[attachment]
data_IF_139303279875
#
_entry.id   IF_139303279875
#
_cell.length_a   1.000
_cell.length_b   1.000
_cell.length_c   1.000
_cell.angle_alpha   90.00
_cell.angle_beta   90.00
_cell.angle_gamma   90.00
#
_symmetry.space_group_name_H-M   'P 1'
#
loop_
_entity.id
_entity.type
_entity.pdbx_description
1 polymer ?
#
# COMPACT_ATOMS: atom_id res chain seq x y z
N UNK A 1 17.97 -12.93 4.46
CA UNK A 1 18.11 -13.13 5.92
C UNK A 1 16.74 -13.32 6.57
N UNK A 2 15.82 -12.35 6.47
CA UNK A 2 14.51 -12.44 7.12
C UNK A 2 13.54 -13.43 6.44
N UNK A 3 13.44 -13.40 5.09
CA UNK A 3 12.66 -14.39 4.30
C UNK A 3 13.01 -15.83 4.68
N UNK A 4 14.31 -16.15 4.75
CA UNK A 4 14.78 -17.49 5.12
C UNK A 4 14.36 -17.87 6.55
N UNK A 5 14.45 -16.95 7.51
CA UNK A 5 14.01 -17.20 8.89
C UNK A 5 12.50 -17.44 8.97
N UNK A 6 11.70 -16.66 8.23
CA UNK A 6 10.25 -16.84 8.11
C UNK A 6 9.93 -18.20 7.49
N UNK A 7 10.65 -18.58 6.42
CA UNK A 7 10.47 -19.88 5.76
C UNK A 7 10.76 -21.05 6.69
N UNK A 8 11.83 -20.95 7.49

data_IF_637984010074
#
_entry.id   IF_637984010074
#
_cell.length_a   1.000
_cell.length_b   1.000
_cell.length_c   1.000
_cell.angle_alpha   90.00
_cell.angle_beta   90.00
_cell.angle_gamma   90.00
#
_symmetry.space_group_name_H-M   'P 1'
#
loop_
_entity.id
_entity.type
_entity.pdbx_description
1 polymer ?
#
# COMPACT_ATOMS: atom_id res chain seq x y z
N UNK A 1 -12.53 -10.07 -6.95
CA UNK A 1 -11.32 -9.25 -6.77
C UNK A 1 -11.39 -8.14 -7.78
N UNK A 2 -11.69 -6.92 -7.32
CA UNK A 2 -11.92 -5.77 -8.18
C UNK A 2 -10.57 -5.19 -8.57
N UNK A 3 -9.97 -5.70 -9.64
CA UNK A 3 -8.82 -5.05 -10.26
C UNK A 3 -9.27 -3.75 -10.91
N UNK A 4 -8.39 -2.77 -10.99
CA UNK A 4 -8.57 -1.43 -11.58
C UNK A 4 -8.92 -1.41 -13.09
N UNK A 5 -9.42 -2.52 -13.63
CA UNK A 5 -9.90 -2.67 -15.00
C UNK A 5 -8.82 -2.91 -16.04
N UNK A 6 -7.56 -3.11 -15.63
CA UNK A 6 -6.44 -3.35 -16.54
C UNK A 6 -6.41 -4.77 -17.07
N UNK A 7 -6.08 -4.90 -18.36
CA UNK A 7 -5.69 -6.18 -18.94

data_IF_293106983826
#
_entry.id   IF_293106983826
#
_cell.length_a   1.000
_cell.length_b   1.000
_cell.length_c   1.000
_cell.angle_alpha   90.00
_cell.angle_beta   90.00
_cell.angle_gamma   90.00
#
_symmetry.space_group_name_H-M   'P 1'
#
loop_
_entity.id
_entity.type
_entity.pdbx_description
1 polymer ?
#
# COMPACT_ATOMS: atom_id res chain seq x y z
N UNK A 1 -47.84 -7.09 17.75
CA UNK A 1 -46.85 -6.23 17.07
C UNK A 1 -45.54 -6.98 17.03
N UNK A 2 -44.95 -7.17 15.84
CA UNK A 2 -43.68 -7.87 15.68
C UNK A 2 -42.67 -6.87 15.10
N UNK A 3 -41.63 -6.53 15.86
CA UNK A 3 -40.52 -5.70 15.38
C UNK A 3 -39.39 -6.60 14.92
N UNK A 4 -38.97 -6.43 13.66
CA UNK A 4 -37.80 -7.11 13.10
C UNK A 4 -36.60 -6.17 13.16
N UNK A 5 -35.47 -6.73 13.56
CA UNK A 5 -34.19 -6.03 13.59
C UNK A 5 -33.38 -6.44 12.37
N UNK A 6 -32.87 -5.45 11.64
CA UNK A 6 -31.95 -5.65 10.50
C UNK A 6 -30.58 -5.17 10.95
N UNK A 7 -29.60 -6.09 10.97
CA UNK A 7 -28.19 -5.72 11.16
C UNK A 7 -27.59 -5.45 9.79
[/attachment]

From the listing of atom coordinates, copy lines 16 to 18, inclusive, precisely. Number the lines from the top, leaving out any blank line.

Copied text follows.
_entity.type
_entity.pdbx_description
1 polymer ?